Report: BLM says oil and gas operators should set their own royalty rates for public lands drilling

Report: BLM says oil and gas operators should set their own royalty rates for public lands drilling
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State offices for the Bureau of Land Management (BLM) were instructed to allow oil and gas operators to set their own rates for royalties they pay to the government as part of their leases for public lands drilling, High Country News reported on Thursday. 

High Country News reported that state BLM directors were emailed a document in which the national office said they should let oil and gas firms make those determinations. The document reportedly suggests a rate of 0.5 percent as opposed to the 12.5 percent fees typically paid by companies on oil and gas extracted from public lands. 

The BLM did not immediately respond to a request for comment from The Hill about this document. 

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The report comes as some in the industry has been requesting that the Trump administration lower the fees, known as royalties, that companies have to pay the government in order to extract oil and gas on public lands. 

Asked last month whether they would be implementing widespread royalty cuts, an Interior spokesperson told The Hill that companies that want such measures should apply for it through “established processes.”

“Entities who believe such relief may be appropriate to promote continued energy production and development can submit an application for relief to the appropriate bureau program,” the official said.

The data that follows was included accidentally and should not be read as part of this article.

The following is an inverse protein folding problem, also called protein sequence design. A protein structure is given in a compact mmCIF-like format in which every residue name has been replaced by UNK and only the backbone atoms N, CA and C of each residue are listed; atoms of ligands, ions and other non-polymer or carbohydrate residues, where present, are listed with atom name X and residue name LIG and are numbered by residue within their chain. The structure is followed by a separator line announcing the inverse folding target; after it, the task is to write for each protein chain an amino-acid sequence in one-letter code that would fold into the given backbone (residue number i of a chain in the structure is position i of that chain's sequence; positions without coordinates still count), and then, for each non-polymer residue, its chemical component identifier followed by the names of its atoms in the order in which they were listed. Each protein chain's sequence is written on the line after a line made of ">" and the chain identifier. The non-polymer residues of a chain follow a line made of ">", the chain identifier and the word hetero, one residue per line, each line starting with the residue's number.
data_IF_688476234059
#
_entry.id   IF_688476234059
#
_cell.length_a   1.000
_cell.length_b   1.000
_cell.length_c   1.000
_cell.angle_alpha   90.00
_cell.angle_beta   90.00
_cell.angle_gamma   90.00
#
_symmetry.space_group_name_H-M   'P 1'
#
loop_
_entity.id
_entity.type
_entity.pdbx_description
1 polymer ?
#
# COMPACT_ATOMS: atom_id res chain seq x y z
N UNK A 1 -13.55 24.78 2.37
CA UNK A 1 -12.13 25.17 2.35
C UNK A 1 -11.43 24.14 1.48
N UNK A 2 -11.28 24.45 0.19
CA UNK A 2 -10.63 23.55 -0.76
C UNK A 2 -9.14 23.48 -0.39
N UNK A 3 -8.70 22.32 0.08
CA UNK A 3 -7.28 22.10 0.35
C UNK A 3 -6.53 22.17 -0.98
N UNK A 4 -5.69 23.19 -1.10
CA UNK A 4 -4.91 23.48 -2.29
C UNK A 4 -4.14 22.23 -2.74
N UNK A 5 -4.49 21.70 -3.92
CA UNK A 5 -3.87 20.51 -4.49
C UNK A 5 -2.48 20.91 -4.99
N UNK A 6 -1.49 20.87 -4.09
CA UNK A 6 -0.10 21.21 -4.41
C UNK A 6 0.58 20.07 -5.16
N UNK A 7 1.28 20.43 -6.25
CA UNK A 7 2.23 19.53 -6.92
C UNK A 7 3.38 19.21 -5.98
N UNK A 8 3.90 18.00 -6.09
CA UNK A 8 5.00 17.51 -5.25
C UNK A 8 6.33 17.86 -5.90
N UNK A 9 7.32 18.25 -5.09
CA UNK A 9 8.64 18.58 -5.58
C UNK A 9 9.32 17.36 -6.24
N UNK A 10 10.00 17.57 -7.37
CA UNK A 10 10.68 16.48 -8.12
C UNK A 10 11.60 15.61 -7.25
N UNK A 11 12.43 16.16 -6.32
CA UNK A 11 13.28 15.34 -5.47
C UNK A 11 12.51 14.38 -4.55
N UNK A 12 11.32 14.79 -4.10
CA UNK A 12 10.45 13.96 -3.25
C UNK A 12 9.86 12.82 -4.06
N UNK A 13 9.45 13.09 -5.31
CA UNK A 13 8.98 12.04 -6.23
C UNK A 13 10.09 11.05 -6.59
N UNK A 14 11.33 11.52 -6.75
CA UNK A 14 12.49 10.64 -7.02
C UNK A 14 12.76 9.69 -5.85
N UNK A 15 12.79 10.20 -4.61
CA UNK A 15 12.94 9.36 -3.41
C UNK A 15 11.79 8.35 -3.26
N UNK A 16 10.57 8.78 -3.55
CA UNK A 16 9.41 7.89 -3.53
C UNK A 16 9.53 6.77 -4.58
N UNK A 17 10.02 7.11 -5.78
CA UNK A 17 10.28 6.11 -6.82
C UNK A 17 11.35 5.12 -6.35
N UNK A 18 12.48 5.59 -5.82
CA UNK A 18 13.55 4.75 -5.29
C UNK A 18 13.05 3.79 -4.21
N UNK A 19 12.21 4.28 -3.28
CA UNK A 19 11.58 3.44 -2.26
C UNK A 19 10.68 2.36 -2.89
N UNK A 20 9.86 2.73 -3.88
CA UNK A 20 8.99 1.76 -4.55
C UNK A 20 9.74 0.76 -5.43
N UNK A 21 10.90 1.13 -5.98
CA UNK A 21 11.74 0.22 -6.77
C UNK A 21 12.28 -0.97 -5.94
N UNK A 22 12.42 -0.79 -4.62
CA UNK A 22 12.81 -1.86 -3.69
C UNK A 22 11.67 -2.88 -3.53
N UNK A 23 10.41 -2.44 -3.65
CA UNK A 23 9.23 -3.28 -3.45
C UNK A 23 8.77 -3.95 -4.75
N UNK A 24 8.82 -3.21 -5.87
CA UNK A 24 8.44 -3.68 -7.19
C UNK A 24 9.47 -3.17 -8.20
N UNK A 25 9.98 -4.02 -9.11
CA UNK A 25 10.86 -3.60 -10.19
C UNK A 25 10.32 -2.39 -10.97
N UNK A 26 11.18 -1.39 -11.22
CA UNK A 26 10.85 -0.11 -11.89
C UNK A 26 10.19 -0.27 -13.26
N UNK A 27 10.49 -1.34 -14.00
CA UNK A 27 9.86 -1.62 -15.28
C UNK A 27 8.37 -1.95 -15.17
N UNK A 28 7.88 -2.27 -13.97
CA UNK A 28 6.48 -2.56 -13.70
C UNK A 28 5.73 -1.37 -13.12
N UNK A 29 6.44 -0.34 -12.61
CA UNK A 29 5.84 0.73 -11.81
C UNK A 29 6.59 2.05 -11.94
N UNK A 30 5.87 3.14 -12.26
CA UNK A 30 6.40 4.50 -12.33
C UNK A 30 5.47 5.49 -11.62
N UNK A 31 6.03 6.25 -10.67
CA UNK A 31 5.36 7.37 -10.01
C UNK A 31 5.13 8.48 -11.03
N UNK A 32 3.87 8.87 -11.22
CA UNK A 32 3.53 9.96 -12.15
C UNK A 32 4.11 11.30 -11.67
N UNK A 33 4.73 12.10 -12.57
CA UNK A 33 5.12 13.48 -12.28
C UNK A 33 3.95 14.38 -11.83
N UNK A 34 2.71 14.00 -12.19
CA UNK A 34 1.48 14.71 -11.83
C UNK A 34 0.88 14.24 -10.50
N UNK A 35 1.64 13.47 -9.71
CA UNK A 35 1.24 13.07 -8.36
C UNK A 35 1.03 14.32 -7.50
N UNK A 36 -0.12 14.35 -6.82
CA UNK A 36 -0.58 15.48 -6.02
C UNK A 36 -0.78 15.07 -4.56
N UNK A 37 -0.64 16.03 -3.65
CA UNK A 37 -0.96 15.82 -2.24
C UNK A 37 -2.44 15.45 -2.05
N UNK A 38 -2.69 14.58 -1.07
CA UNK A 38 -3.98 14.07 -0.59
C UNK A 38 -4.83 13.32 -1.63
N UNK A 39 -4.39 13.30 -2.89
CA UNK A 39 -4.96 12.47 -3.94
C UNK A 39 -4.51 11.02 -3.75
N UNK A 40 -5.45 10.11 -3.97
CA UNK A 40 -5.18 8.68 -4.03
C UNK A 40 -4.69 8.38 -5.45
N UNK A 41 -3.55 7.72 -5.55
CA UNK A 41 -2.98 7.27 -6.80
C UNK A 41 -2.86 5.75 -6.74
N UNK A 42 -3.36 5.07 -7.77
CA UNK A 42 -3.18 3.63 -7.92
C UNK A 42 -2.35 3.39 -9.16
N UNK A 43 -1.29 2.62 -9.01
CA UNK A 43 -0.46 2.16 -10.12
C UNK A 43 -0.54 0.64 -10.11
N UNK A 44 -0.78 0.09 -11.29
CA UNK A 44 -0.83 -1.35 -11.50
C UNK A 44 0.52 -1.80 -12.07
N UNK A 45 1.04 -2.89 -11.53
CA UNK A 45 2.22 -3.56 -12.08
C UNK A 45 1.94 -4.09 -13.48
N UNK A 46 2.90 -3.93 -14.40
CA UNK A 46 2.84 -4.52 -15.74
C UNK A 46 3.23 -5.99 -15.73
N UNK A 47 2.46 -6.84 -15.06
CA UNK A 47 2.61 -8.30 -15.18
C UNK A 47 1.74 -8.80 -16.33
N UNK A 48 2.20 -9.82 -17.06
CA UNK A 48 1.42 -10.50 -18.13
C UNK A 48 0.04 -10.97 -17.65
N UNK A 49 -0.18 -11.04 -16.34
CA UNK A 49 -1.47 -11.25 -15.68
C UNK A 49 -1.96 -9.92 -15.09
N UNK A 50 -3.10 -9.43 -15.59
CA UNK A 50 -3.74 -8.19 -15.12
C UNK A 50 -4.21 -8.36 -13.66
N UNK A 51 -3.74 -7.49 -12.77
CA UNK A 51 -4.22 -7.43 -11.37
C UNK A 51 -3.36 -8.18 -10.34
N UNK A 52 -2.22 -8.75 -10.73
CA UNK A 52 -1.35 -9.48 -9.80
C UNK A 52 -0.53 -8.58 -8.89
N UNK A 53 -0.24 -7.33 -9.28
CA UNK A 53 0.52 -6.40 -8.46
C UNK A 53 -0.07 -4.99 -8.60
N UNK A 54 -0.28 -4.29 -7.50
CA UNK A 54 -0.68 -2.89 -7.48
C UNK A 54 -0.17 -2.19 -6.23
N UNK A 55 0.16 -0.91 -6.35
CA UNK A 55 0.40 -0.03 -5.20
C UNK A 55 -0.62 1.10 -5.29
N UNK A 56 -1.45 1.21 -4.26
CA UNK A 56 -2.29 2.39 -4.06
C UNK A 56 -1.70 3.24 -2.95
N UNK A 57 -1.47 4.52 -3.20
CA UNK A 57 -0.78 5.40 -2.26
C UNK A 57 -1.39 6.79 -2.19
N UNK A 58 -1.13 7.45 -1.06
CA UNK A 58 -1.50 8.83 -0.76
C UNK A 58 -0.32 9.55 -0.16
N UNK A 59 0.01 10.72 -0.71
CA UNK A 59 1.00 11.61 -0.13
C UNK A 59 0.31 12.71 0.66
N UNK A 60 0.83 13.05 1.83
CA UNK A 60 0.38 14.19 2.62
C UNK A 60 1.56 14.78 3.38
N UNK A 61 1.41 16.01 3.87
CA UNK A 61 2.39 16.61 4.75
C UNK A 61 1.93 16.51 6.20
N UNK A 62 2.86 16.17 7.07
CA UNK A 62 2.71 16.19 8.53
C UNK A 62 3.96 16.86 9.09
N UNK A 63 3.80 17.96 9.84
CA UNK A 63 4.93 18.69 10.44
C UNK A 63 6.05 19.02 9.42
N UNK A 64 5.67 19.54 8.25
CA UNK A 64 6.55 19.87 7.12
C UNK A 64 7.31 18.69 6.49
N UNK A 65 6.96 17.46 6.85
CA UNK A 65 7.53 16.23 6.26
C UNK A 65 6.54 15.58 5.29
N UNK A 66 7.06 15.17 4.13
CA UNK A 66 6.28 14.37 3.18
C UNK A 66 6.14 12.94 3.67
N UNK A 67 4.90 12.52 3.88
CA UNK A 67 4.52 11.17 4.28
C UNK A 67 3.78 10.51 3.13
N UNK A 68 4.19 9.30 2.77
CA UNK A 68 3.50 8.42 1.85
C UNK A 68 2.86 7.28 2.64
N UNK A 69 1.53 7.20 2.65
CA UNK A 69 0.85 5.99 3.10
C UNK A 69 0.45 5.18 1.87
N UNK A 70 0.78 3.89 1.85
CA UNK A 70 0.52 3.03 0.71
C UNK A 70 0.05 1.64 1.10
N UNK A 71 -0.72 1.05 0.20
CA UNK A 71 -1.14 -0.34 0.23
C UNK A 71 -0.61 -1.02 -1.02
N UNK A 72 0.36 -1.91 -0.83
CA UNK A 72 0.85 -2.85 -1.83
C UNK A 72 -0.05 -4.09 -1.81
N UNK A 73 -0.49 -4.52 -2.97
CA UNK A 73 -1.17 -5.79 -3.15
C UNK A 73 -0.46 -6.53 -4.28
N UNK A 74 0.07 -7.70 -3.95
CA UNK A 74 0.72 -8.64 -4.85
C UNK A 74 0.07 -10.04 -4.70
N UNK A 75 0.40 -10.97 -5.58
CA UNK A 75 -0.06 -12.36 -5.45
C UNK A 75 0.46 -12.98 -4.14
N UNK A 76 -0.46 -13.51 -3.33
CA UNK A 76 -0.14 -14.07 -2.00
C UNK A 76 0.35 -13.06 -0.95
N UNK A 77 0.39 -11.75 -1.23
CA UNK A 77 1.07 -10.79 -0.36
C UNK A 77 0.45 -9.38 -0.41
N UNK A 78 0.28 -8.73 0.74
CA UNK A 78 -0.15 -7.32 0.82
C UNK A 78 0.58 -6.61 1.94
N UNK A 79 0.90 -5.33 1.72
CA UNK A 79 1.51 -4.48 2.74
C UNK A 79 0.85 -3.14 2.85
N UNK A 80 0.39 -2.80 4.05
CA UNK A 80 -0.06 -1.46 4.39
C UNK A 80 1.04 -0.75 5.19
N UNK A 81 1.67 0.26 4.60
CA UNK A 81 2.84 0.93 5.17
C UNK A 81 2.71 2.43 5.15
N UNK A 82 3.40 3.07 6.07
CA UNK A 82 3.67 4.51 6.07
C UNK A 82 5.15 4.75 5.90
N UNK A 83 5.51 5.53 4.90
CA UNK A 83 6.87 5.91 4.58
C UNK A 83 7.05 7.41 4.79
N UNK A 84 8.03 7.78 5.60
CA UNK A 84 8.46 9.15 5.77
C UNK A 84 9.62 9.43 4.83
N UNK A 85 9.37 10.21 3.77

Based on the data that’s available so far, it looks as if every request sent to the government for royalty relief was granted. These 75 rate cuts were all in Utah. 

Critics have argued that this demonstrated a lack of rigor in the vetting process and will harm taxpayers since the royalty money goes to the government. 

A BLM official previously defended the rate cuts, telling The Hill that they were only being done "when it is in the best interest of conservation to do so or when it would encourage the greatest ultimate recovery of our natural resources."

Agency and industry sources told High Country News that hundreds of applications for royalty cuts and suspensions of federal lands leases have been sent in. Some of the requests for relief were at as low as 0.5 or zero percent, the news outlet reported.